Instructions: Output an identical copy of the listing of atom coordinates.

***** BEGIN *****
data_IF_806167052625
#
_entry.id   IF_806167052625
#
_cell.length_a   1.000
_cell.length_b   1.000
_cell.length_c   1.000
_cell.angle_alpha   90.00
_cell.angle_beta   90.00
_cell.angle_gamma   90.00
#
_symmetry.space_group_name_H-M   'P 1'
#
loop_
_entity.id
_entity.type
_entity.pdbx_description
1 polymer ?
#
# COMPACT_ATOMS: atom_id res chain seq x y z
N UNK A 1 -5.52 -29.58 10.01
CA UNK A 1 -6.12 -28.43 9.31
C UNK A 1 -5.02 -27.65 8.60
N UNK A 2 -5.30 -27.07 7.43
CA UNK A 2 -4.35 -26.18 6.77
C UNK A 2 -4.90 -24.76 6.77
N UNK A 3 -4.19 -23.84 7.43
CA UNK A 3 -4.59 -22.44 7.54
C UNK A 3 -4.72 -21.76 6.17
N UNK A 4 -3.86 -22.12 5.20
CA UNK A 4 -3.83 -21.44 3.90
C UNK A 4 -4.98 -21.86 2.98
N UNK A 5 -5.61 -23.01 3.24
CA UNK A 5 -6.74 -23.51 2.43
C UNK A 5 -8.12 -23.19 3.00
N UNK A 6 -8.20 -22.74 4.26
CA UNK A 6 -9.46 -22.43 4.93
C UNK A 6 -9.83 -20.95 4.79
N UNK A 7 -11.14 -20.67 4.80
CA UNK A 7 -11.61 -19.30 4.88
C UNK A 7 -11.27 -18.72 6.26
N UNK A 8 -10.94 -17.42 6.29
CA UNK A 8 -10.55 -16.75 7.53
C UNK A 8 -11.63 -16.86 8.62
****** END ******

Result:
data_IF_806167052625
#
_entry.id   IF_806167052625
#
_cell.length_a   1.000
_cell.length_b   1.000
_cell.length_c   1.000
_cell.angle_alpha   90.00
_cell.angle_beta   90.00
_cell.angle_gamma   90.00
#
_symmetry.space_group_name_H-M   'P 1'
#
loop_
_entity.id
_entity.type
_entity.pdbx_description
1 polymer ?
#
# COMPACT_ATOMS: atom_id res chain seq x y z
N UNK A 1 -5.52 -29.58 10.01
CA UNK A 1 -6.12 -28.43 9.31
C UNK A 1 -5.02 -27.65 8.60
N UNK A 2 -5.30 -27.07 7.43
CA UNK A 2 -4.35 -26.18 6.77
C UNK A 2 -4.90 -24.76 6.77
N UNK A 3 -4.19 -23.84 7.43
CA UNK A 3 -4.59 -22.44 7.54
C UNK A 3 -4.72 -21.76 6.17
N UNK A 4 -3.86 -22.12 5.20
CA UNK A 4 -3.83 -21.44 3.90
C UNK A 4 -4.98 -21.86 2.98
N UNK A 5 -5.61 -23.01 3.24
CA UNK A 5 -6.74 -23.51 2.43
C UNK A 5 -8.12 -23.19 3.00
N UNK A 6 -8.20 -22.74 4.26
CA UNK A 6 -9.46 -22.43 4.93
C UNK A 6 -9.83 -20.95 4.79
N UNK A 7 -11.14 -20.67 4.80
CA UNK A 7 -11.61 -19.30 4.88
C UNK A 7 -11.27 -18.72 6.26
N UNK A 8 -10.94 -17.42 6.29
CA UNK A 8 -10.55 -16.75 7.53
C UNK A 8 -11.63 -16.86 8.62